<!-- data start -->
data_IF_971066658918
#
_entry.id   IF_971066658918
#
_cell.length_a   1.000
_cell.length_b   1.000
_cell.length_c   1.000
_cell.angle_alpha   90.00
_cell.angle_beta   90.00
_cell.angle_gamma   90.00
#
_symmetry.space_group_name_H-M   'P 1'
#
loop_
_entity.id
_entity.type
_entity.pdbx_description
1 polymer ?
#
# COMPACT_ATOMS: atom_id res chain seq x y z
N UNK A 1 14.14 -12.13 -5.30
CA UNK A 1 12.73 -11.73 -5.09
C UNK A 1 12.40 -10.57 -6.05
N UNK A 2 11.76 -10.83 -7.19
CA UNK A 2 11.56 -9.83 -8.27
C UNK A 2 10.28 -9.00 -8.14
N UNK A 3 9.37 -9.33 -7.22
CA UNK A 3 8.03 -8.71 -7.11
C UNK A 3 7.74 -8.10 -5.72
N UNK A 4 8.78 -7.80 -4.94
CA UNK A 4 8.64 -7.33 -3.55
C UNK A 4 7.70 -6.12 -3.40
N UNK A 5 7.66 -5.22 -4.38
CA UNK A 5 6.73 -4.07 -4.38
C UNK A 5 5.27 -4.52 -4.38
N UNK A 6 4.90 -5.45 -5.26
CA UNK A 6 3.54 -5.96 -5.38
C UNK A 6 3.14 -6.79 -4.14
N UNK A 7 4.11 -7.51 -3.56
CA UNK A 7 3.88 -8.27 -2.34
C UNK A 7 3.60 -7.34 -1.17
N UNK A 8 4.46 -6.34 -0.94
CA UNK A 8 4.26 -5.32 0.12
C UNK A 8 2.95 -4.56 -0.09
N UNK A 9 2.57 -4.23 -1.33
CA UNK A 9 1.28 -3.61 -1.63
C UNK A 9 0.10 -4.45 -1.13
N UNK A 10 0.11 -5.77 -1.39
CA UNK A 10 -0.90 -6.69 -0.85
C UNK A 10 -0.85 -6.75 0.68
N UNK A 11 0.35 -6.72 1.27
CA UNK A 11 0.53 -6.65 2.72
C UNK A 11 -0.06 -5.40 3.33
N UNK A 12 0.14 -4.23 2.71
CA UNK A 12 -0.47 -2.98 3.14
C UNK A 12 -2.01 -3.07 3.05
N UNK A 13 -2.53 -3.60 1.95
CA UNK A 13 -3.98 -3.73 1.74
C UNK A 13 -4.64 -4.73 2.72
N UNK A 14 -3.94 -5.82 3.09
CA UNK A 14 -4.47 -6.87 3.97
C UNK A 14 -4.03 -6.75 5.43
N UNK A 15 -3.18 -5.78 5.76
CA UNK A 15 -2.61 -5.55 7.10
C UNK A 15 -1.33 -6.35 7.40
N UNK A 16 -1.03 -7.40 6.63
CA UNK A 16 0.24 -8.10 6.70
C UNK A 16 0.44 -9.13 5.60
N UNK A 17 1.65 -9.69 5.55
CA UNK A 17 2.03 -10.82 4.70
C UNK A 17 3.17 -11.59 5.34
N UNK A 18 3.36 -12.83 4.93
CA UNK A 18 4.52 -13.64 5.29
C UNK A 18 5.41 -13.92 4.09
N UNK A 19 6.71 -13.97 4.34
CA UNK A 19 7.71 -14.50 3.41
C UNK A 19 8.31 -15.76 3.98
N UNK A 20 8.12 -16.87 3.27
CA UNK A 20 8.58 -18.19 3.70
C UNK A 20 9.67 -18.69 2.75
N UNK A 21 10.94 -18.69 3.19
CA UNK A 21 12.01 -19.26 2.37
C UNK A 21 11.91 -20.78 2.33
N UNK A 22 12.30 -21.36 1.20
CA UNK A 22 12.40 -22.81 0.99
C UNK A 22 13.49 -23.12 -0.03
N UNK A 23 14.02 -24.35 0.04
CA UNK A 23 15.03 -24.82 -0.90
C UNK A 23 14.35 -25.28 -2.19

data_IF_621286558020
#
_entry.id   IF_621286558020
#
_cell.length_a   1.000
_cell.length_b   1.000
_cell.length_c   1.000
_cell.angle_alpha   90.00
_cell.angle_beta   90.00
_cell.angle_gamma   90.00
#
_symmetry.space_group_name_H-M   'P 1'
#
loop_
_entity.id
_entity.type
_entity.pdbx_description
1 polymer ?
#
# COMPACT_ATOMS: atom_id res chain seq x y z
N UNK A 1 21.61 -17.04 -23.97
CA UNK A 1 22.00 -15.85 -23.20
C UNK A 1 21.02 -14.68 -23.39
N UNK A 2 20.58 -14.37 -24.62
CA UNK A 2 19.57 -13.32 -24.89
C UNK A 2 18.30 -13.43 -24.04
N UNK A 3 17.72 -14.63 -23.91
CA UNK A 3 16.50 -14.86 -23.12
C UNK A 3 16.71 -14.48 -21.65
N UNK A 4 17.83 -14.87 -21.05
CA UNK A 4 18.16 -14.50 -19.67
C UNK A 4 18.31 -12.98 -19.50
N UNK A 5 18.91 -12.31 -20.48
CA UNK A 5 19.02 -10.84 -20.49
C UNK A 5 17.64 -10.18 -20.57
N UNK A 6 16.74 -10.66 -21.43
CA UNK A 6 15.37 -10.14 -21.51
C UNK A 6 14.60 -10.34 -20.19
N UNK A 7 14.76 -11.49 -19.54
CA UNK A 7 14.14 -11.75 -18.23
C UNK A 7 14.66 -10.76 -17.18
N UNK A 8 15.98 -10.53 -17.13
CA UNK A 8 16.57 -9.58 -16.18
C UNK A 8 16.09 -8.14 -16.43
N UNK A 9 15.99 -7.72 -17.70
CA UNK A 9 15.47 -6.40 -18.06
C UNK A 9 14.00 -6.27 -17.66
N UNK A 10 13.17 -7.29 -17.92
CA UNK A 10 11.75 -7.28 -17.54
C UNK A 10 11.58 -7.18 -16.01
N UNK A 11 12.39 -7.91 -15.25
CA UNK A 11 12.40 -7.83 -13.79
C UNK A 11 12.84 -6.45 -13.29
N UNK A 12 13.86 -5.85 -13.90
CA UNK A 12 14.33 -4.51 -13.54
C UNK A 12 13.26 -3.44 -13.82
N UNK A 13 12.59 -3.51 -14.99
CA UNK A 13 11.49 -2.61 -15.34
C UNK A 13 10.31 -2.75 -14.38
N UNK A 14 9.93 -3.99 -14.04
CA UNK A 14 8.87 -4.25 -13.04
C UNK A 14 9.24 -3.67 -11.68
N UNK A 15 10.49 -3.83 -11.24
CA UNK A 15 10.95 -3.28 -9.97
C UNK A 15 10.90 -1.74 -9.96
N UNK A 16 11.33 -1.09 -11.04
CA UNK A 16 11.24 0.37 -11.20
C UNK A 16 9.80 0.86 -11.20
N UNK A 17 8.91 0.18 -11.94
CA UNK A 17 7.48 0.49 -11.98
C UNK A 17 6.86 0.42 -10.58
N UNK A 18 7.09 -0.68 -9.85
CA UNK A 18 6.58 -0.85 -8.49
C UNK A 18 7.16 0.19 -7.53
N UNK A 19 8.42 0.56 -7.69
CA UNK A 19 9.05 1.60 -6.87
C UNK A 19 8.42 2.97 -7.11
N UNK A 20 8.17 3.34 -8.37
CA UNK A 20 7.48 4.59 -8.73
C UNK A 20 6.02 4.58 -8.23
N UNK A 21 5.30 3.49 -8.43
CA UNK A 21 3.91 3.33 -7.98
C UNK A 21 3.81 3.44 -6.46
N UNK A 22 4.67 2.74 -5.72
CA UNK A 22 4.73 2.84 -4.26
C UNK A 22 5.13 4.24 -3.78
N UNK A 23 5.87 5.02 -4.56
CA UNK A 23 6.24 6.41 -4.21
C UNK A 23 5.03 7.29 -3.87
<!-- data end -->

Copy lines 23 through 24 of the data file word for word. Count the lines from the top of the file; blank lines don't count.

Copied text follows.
C UNK A 1 12.40 -10.57 -6.05
N UNK A 2 11.76 -10.83 -7.19